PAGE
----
‘cos we’re ‘ere

Denning had a rotten

Christmas.  He has a disabling back problem (one of thousands), takes heavy painkillers which bind.  They did, he took senna and blew his bottom off, making him proper poorly – from which he was rescued by a dear friend who, after two days of temporising, took him by car to the overworked and wonderful A&E.  And for the first time, on New Year’s Eve afternoon, he watched Zulu (1964).  Ignoring the fashion to pour scorn on anything redolent of empire, Zulu tells the story of a battle, of course pointless and bloody,  gave Michael Caine his atypical breakthrough and features large numbers of Zulu playing themselves.

I’d watch the whole movie for a terrified soldier who asks “Why us, sarge ?  Why us ?”  of Nigel Green’s colour sergeant,

who replies “’Cos we’re ‘ere, lad, ‘cos we’re ‘ere.”   Motto for 2023: ‘cos we’re  ‘ere.

The price of Christmas trees was like lots of other things prohibitive but I was given flowers – pink roses and lilies from one source, dark red and syringa from another while Lydia sent me mimosa and alstroemeria, still going strong. 

The cards came through and I was ashamed I had faltered in sending more once I’d asked my postman to look out for a big envelope due by Royal Mail, would he put it under the bin ?  “Of course “ he said “ but there’s no delay in this street, Anna …”   I gawped at him. 

“I can’t have all that hanging around, it’s Christmas.  So I went back and loaded the cart again, and did another turn.”  His daughter is at university, I hope she is as proud of him as he of her. (The envelope was under the bin with the chit through the door saying “BIN”, bless him.)

My granddaughter gave me her first ever Christmas card and my son coined the best name for that odd sag of days between Christmas and New Year – Twixtmas – when he came to see me for a belated present swap and protein boost,  he having poor devil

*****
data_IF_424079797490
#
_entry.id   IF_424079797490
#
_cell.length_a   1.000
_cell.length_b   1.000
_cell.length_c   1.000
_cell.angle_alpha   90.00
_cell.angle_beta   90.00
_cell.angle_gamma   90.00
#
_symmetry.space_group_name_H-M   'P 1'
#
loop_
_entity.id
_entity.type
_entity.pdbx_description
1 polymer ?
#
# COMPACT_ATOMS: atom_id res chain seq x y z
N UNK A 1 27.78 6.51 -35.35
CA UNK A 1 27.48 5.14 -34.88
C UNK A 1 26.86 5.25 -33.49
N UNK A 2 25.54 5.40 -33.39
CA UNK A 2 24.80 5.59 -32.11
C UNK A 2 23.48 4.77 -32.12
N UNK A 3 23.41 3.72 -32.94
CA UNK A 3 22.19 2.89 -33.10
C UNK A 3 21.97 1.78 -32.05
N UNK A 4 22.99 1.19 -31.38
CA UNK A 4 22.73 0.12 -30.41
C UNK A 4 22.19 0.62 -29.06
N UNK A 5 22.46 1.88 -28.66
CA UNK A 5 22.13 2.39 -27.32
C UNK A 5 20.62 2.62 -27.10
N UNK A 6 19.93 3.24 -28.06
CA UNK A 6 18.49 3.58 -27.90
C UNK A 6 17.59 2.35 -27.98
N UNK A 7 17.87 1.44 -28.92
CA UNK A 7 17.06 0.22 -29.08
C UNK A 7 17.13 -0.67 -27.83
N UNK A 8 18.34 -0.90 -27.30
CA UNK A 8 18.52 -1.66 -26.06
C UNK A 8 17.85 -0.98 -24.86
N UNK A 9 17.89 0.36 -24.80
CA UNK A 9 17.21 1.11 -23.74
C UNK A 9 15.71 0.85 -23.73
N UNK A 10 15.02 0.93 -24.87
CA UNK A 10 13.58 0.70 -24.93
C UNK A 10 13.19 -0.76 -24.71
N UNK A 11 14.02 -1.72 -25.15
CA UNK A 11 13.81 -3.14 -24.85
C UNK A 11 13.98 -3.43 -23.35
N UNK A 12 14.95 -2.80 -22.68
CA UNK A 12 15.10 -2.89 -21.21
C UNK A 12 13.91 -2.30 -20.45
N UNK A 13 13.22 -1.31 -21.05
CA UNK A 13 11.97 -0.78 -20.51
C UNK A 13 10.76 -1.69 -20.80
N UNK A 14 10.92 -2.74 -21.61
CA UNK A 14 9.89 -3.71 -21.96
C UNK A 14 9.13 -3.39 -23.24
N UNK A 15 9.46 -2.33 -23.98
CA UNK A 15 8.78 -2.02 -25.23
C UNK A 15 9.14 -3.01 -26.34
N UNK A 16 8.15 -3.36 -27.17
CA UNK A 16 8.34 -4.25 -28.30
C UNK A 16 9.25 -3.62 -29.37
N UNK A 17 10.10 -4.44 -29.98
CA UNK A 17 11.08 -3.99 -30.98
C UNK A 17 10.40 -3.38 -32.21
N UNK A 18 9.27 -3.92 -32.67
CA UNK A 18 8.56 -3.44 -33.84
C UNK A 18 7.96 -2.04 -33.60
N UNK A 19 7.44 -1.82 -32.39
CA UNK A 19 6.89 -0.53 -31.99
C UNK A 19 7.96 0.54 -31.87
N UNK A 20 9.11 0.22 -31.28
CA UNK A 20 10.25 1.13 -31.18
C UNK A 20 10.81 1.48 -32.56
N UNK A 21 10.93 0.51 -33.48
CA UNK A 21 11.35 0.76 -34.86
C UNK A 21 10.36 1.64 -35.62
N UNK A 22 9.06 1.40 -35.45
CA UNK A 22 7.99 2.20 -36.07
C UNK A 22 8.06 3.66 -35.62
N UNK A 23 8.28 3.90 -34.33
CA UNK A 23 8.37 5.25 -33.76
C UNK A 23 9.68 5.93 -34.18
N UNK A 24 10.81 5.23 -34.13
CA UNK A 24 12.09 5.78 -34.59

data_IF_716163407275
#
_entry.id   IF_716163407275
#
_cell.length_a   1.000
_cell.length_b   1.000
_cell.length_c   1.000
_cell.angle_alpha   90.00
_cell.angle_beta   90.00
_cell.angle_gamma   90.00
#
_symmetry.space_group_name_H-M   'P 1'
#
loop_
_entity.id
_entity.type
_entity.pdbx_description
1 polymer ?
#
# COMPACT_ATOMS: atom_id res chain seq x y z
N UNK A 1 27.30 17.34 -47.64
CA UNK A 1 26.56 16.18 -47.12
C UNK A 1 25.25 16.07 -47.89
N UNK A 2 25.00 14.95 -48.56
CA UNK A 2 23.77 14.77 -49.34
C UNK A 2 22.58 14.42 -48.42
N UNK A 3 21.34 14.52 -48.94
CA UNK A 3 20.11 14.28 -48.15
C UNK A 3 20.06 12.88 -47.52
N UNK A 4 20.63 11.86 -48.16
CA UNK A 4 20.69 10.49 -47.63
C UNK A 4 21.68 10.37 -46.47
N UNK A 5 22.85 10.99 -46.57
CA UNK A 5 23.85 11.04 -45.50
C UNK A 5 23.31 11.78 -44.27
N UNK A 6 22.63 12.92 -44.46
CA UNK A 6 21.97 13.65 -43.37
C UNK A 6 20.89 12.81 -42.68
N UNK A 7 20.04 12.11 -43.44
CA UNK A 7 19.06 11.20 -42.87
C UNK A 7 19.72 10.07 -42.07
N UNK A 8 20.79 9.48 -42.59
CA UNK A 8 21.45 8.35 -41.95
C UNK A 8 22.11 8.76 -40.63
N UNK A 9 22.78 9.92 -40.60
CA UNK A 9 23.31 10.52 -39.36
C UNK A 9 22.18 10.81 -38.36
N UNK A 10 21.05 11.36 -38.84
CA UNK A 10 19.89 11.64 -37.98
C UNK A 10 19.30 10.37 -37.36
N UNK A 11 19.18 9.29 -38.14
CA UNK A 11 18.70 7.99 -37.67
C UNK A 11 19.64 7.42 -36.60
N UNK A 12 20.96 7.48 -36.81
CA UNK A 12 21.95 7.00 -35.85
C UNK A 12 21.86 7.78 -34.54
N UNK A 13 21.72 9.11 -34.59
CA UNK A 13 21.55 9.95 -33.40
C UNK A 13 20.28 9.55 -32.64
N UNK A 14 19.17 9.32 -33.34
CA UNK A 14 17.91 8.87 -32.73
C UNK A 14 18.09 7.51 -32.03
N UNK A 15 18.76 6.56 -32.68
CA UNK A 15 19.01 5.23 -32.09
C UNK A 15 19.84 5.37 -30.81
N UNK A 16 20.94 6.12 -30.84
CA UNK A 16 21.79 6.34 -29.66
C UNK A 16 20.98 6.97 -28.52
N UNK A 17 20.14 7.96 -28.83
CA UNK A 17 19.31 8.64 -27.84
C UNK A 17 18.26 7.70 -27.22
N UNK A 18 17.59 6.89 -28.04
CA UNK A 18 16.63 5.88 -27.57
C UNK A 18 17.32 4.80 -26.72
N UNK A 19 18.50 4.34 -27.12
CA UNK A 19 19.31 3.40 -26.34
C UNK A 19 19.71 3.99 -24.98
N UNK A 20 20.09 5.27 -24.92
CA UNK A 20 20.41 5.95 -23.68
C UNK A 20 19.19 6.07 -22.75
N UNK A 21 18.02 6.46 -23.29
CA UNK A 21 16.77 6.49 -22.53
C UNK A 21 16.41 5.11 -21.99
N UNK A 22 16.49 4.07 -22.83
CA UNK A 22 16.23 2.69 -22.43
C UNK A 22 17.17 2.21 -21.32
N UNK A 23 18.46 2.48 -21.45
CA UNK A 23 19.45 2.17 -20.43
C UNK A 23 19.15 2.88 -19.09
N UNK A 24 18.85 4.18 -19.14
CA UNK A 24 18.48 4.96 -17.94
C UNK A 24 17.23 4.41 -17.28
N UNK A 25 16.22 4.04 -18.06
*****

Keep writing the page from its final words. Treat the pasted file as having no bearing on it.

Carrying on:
a foul cold. 

He gave me a book I had asked for by Neil Oliver who presents history intelligently and likeably on tv called The Story of the World in 100 Moments

Open book with history doodles and lettering. Education vector illustration.

which is, as he says in the introduction, ridiculous – because yours are yours and mine are mine .  But I like the writing and I am always provoked by choice and this is no sillier than 100 favourite tunes or 100 favourite poems – they always miss out something you would choose.

And I gave my son a year’s worth of political cartoons which will I hope provoke the odd giggle, that or he will be sick with tears.

I met three young women collecting for a local scheme for adolescent mental health, my eye caught because the smallest started to smile at me before they spoke and then did that charming thing of putting her fingers over her mouth, the movement of course drew my attention.   And we laughed about them only wanting money and I said spontaneously to them and their slightly older mentor “I’m sorry , we screwed it up for you, the country is in a mess.  I hope it will come again and you’ll have a better chance” whereupon they beamed and shook hands with me.

When I went out to get the paper on New Year’s Day, there was the usual sprinkling of bikes, beside one of which was something I couldn’t make out – so I crossed the road, to a neat little pile of pizza boxes.  I returned home, got the bags the council gives us and people despise if they are distributed, but nick if you pile up outside your door (I do).  Happy New Year wrapping somebody else’s rubbish.

But when I waved to the bus driver, he waved back, beamed and we swapped thumbs’ ups. I went to collect my paper, and I forbear to compile a list of things I never want to hear about again, because it will be different from your list.  Oh heavens I wish you well, I really do .

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